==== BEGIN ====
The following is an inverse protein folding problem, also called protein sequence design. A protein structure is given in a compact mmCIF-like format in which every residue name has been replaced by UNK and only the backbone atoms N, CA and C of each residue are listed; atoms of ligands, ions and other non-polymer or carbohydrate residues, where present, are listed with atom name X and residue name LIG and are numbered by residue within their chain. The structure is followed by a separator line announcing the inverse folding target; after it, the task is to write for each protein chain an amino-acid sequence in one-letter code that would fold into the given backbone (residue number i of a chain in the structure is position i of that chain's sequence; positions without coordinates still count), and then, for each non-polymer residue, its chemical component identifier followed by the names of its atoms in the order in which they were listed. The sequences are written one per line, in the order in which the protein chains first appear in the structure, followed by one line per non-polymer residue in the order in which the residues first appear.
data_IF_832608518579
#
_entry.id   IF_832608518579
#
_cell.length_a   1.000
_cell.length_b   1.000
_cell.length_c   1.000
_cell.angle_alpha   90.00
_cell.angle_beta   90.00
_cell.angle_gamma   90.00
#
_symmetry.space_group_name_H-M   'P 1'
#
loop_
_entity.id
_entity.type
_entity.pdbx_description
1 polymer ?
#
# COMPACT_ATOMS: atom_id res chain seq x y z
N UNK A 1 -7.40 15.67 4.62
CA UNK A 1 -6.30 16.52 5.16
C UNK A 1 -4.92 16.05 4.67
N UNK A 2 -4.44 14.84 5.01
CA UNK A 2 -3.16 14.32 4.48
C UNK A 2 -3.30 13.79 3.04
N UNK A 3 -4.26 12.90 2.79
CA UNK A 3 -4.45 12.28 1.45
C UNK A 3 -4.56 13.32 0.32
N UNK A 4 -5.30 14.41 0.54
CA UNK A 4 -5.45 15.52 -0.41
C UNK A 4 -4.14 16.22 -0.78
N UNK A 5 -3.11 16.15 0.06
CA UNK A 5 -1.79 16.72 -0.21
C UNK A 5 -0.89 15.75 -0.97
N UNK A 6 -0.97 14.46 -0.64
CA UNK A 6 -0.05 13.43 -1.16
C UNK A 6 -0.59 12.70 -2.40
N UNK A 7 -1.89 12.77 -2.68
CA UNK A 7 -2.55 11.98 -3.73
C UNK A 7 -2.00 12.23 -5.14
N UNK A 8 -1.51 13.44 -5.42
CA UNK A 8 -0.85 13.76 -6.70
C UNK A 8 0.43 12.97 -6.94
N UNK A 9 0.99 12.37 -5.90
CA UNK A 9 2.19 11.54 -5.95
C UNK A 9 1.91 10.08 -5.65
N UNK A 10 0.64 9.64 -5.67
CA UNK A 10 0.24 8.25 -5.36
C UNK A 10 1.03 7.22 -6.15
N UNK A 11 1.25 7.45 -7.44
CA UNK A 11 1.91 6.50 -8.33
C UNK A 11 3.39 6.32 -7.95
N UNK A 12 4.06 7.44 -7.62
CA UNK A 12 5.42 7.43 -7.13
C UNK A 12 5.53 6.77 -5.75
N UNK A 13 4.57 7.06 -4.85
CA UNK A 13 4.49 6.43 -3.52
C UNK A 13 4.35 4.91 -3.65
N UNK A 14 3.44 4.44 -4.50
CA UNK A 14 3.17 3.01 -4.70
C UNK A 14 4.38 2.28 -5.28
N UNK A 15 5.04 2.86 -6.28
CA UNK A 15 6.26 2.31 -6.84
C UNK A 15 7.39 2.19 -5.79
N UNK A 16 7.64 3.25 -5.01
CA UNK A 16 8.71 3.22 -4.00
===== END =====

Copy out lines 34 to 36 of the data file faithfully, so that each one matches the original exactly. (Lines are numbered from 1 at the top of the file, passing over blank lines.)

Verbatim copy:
N UNK A 5 -3.11 16.15 0.06
CA UNK A 5 -1.79 16.72 -0.21
C UNK A 5 -0.89 15.75 -0.97